Wednesday, February 05, 2014

Two by Leiter, reposted in order.
George Lakoff: the Right-Wing Wins Because of Oxford Philosophy
This is not a joke, he really said it:
[Liberals] don't understand their own moral system or the other guy's, they don't know what's at stake, they don't know about framing, they don't know about metaphors, they don't understand the extent to which emotion is rational, they don't understand how vital emotion is, they try to hide their emotion. They do everything wrong because they're miseducated. And they're proud of that miseducation. Oxford philosophy reigns supreme, right? Oxford philosophy is killing the world.
Columbia's Philip Kitcher interviewed... 3AM, but not by Richard Marshall. He is mostly discussing his recent work on Thomas Mann.
"Experimental philosophy" is experimental psychology poached by Oxford philosophers desperate for something more solid, and Leiter used to brag that he didn't talk to people from comp lit departments.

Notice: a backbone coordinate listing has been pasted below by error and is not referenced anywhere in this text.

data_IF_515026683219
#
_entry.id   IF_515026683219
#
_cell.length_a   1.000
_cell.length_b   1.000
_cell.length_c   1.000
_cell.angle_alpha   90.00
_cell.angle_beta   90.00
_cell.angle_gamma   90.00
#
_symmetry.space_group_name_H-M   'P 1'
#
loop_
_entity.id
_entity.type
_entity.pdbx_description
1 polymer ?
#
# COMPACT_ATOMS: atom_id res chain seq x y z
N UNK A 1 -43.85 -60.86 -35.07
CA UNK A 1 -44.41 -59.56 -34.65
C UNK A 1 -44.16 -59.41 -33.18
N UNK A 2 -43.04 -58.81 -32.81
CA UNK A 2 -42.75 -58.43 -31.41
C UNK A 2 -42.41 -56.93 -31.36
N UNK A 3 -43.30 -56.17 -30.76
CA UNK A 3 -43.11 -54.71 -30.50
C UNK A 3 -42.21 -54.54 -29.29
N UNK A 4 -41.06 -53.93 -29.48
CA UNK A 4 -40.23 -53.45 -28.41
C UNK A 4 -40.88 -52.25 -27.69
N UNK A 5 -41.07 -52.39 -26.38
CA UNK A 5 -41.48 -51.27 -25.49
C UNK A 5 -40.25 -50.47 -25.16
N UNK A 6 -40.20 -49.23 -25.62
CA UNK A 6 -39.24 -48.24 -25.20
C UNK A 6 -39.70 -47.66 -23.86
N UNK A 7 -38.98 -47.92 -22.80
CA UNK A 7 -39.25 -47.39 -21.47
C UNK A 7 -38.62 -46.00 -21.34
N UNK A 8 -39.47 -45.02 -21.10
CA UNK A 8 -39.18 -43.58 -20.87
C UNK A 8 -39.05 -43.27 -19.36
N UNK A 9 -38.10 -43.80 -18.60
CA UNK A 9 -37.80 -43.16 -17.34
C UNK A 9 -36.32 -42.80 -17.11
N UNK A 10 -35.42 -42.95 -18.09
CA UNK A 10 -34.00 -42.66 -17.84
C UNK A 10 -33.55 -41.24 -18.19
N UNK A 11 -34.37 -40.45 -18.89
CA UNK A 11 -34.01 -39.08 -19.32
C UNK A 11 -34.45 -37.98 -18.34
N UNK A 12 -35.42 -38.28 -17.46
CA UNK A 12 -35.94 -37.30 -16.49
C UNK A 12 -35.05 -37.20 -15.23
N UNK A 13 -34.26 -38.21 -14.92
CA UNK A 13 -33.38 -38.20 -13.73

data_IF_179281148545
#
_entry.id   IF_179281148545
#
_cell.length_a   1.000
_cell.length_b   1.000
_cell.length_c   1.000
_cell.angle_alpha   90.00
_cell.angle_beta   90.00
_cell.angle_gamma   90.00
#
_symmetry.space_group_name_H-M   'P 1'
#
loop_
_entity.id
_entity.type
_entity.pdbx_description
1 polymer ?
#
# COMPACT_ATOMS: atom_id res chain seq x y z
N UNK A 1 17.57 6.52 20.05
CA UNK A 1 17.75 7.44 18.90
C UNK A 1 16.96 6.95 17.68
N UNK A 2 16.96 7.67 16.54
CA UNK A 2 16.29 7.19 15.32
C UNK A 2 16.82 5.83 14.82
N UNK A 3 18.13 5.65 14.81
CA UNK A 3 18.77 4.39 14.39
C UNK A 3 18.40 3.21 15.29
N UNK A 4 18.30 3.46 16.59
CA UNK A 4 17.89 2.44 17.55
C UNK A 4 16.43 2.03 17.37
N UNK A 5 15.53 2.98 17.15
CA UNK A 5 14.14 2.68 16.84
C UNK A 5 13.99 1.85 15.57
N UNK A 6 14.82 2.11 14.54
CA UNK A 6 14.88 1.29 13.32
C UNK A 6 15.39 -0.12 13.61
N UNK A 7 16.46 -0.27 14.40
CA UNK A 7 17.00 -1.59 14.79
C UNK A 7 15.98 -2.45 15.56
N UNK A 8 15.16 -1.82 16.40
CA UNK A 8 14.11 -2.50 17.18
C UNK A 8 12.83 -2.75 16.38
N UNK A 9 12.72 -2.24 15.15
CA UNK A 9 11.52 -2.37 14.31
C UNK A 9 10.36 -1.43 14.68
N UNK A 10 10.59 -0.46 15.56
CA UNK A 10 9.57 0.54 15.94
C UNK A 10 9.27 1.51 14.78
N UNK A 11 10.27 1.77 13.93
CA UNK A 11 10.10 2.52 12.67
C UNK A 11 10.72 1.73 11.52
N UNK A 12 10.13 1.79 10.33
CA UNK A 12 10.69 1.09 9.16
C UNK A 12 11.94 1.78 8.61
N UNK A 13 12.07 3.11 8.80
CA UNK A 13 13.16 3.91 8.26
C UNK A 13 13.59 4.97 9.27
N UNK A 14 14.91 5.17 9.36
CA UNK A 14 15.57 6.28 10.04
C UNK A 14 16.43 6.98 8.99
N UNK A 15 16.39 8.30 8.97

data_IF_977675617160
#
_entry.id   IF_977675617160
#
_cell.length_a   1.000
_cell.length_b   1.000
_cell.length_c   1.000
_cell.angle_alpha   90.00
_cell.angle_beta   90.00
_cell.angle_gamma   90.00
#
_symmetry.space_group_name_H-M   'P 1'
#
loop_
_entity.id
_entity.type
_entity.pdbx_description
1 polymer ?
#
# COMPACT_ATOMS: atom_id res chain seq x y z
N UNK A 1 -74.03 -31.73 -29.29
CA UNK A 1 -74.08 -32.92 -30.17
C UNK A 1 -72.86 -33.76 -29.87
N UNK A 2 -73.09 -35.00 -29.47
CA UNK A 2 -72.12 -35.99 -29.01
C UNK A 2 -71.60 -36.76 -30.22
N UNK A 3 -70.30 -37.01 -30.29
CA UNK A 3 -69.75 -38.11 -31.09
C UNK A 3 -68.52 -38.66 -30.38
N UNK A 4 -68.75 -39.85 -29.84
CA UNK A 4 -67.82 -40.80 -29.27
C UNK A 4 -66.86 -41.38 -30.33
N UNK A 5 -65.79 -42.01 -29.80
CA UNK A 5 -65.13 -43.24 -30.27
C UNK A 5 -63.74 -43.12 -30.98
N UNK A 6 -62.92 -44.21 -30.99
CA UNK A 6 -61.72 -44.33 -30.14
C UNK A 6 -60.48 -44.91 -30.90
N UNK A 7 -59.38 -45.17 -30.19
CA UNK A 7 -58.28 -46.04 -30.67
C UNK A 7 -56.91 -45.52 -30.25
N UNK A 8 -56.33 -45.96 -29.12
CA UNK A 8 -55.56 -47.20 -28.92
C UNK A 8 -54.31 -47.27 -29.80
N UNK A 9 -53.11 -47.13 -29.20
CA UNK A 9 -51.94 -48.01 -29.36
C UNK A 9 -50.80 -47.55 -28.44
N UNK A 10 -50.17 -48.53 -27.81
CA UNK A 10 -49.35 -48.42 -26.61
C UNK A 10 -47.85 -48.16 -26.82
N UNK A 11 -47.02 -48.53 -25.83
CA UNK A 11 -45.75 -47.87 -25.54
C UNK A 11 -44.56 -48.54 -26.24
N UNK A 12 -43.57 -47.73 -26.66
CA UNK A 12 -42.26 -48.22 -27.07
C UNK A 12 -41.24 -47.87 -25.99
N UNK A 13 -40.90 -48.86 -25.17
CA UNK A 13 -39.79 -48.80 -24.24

Now he's linking to a discussion of fiction as philosophy.

Lakoff's puffery is annoying and his arguments are obvious, or should be.

The model of a critical art, in the sense both of Adorno critique and political performance (why Dukakis lost and Clinton won), is a model or weakness. Criticism is response and response qua response is passivity. The connection between wonkish liberalism and Kafka doesn't run only through Bentham but through the library, the world of books, while most life is in the street. The theory of politics is not the practice of it; the ironizing of authority is not the wielding of it. If your only touchstones are what you're responding to or rebelling against then you're defining yourself as living in someone else's shadow. Imitation is the sincerest form of flattery; the art of critique is minor art and the politics of critique is failure.

Revolution is not a value in itself, though it passed as one, and neither is science, though it too, etc...

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